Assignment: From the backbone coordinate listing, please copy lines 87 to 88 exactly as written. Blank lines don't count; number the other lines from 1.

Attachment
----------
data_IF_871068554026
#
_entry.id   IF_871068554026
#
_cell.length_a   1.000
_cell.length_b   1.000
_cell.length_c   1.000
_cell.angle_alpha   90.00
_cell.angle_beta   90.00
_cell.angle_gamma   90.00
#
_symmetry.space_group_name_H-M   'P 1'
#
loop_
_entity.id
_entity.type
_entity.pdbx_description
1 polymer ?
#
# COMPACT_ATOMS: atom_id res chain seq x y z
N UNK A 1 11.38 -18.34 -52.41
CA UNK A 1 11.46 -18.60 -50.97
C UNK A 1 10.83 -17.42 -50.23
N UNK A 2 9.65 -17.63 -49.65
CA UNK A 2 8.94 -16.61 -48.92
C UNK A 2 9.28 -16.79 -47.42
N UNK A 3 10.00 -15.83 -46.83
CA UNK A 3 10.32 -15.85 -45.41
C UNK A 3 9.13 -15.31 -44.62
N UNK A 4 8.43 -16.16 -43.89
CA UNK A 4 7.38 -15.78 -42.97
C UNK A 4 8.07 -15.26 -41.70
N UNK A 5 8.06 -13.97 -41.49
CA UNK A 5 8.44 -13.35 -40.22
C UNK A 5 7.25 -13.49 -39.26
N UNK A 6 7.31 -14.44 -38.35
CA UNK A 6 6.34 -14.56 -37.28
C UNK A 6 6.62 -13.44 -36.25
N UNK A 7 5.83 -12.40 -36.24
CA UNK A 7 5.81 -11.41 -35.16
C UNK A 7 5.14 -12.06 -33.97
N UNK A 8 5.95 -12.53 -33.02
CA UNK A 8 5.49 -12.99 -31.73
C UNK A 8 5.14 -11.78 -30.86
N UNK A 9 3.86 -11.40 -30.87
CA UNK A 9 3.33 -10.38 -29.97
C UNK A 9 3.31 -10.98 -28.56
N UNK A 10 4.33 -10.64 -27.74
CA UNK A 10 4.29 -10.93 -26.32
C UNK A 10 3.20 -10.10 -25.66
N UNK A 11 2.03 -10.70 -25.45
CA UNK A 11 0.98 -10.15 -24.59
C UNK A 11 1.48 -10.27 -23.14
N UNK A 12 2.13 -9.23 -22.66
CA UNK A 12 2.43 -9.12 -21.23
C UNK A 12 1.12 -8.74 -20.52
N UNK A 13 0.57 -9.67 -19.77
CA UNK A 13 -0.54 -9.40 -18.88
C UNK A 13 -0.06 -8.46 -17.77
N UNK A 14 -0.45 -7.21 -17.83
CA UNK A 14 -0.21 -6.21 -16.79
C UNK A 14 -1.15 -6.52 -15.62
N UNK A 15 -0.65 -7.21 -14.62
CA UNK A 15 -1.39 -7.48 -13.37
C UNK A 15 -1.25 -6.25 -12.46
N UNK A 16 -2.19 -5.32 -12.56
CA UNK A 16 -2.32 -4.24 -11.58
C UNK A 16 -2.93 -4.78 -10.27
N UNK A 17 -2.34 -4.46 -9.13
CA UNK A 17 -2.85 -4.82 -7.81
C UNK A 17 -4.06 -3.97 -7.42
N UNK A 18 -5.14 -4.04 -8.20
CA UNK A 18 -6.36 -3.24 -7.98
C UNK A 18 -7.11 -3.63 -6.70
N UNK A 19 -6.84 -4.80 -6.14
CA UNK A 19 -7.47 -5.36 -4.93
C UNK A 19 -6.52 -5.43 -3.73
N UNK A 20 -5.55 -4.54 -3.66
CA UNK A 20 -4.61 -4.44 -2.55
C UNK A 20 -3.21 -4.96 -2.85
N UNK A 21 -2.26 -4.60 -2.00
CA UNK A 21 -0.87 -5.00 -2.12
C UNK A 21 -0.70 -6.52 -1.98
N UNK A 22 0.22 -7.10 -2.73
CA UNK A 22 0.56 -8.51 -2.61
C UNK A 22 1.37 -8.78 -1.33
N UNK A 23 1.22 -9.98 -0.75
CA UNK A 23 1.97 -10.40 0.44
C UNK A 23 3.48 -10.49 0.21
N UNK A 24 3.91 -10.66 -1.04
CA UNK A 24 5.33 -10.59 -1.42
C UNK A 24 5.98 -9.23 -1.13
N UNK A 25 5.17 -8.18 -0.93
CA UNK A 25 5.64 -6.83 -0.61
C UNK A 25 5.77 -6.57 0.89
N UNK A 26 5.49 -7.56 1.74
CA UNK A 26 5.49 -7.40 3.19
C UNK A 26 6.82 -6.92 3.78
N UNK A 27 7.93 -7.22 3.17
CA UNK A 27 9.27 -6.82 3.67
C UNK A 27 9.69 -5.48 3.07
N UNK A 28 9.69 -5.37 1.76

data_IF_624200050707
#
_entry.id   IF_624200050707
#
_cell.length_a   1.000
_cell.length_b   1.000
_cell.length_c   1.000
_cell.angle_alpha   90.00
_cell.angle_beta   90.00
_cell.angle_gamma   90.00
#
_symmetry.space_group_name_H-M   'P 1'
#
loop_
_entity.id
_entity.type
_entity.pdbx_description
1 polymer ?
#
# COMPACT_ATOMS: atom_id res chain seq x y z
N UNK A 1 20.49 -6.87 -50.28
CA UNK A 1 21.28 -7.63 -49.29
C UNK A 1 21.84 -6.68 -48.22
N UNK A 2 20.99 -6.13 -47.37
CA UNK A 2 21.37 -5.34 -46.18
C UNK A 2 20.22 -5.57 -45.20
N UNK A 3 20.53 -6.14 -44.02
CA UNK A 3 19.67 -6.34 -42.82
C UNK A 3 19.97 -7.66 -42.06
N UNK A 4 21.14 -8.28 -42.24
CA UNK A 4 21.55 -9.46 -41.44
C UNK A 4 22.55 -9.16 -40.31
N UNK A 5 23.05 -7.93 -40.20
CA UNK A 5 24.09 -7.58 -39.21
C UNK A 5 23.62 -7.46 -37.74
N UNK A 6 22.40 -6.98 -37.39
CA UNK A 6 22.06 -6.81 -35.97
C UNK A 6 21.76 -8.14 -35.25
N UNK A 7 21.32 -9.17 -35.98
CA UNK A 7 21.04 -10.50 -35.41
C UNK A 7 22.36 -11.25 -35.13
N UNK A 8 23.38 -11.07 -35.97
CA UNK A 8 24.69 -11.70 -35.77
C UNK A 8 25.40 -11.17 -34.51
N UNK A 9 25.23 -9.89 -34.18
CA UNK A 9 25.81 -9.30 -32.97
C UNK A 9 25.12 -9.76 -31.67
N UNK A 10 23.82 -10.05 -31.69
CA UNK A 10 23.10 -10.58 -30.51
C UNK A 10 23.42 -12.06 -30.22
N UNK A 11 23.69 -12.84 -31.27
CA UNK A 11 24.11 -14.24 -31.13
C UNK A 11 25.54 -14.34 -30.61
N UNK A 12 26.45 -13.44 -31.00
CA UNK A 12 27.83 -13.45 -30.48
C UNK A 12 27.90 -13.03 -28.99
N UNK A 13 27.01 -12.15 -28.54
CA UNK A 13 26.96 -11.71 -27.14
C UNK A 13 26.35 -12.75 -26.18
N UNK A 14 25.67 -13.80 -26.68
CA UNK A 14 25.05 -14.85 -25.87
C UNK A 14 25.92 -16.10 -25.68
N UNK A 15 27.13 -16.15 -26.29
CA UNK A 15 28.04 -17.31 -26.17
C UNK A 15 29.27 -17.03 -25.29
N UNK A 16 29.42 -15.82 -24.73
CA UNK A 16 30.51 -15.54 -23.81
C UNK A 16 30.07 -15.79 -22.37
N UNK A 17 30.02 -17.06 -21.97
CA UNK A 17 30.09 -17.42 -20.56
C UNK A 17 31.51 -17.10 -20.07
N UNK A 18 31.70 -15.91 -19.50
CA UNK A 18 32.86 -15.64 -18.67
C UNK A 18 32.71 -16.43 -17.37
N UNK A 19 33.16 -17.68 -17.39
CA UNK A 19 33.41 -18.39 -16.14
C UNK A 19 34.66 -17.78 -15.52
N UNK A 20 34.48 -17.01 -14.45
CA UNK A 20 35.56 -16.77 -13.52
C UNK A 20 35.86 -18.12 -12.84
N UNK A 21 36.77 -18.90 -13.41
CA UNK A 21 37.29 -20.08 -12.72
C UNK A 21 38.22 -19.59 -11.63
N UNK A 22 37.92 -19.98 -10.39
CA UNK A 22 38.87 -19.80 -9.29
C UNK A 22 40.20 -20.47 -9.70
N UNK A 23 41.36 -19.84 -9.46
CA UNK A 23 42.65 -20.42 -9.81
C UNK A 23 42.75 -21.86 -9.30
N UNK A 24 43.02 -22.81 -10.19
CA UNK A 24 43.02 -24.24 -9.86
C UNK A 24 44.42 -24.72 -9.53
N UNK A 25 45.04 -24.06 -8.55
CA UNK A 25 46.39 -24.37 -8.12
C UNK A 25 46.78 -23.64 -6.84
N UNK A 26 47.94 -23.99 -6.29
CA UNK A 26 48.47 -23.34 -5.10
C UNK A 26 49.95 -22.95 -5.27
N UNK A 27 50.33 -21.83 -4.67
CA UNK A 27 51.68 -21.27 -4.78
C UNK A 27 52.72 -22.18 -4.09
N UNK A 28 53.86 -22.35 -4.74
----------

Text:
N UNK A 23 1.22 -9.98 -0.75
CA UNK A 23 1.97 -10.40 0.44